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  13. Thanks for the thought provoking post Peter. I write mainly non fiction but I do agree with you that grabbing a reader with the story and the theme is important. Something has to gel with a reader to make him or her keep reading. I would guess that theme sometimes just happens as the story unfolds in the Author's mind? And at other times a theme grabs the Author and so the story evolves out of the theme? Thanks for giving me some food for thought!
    Cheers,
    Anusha

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  14. That was interesting and thought-provoking. Some of the greatest writers, like Shakespeare and Dickens, had themes that are relevant in any age because they say something about human nature. I like books that have a strong theme, as well as strong characters. I can't say I've had enough experience of my own yet though to answer your question, "do you consciously choose themes"?

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  15. I never really thought of themes, but as I don't outline I think they came about through what i am writing.
    My current WIP (Nanowrimo) is full of believing in God, but still ignoring His calling. Believing in God, but not accepting his answers to prayer.
    MEL

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  16. I totally agree. Plus, what is the point of writing a Christian book if it doesn't have a theme? The theme is where the real message of the book can be propagated. I have found in books that I have written myself that themes can be more compelling if they are real to me, the writer, if they are an issue that has greatly affected or impacted my own life. By covering these themes I can really make a potentially strong impact on the reader.

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  17. Like, wow man!!! I had to read it a few times Peter, but seriously cool post. Themes are something I apply to each individual character - and then one to the story as a whole. I usually start off with a certain theme, but at times the occasional one develops along the way. If you don't have them, how does the character grow and learn?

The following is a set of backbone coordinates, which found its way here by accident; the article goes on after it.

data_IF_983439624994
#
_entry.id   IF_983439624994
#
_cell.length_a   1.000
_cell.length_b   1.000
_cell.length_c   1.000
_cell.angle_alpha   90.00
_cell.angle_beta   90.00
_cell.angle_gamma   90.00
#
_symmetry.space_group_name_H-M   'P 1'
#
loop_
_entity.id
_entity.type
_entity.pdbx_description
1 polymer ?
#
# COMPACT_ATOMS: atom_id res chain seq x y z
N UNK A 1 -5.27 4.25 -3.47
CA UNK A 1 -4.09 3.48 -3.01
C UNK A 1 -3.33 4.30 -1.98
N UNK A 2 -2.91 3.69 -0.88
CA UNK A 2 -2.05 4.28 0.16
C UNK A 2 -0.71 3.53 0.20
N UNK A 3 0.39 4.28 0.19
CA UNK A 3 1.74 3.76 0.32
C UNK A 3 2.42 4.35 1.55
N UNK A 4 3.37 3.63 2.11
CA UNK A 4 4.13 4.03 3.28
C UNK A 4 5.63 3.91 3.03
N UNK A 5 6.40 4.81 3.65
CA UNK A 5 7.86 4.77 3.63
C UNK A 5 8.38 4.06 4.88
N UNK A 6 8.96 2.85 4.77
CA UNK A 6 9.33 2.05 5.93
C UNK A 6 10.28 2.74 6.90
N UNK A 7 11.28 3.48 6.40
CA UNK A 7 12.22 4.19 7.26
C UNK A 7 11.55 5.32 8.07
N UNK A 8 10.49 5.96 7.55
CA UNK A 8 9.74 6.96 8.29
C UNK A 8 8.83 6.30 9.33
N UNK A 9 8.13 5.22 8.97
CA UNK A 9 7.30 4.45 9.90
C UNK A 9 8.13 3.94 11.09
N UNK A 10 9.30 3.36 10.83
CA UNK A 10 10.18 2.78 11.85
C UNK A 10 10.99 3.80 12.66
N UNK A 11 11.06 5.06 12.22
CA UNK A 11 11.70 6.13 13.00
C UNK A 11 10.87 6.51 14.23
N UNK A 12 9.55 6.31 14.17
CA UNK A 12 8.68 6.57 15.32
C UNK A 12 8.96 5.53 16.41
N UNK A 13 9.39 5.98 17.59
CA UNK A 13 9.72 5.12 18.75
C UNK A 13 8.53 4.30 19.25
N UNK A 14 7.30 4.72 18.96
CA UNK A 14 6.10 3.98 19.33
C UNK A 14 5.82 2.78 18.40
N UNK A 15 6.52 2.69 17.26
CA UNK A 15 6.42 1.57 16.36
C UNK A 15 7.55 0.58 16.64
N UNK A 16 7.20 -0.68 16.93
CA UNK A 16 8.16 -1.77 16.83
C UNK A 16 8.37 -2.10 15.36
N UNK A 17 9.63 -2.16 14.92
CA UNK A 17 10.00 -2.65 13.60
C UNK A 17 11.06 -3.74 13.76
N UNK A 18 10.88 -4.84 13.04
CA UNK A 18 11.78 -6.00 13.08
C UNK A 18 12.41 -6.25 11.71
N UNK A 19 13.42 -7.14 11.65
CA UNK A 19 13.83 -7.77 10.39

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  18. Peter, great post! Theme is universal and I've heard it said that if you study a number of books by an author you can usually pick up on their underlying core themes. And readers are often drawn to favourite authors because they relate to the core themes that underpin their stories.

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  19. Liked Narelle's comment about favourite authors - I think it might be true! Theme draws on, and responds to, the deep longings of our hearts. As writers we navigate different areas depending on who we are and what we believe in. A book without theme is a book without that depth - a character without a heart perhaps or a writer without the courage to pry in the deep places? Interesting.

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  20. Great post, Peter! When I plan my novels I don't start with a theme. I start with my characters strengths and weaknesses. While writing the story the growth in my characters usually brings out the theme of my work. It's not something I consciously think about until I'm in the third or fourth draft when it becomes apparent in the work.

    Theme, to me, is a subconscious process that develops with the writing as we go deeper with the characters. Narelle makes a great observation. Authors have core themes that underpin their stories. This is an author's branding and it's impossible not to come through in our work because it is a truth that lines up with our true identity.

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  21. I rarely start with a theme. I begin with premise and experiment with a plot to weave around that. Sometimes a theme emerges and yes, it's most likely to fit with a selection of abiding passions.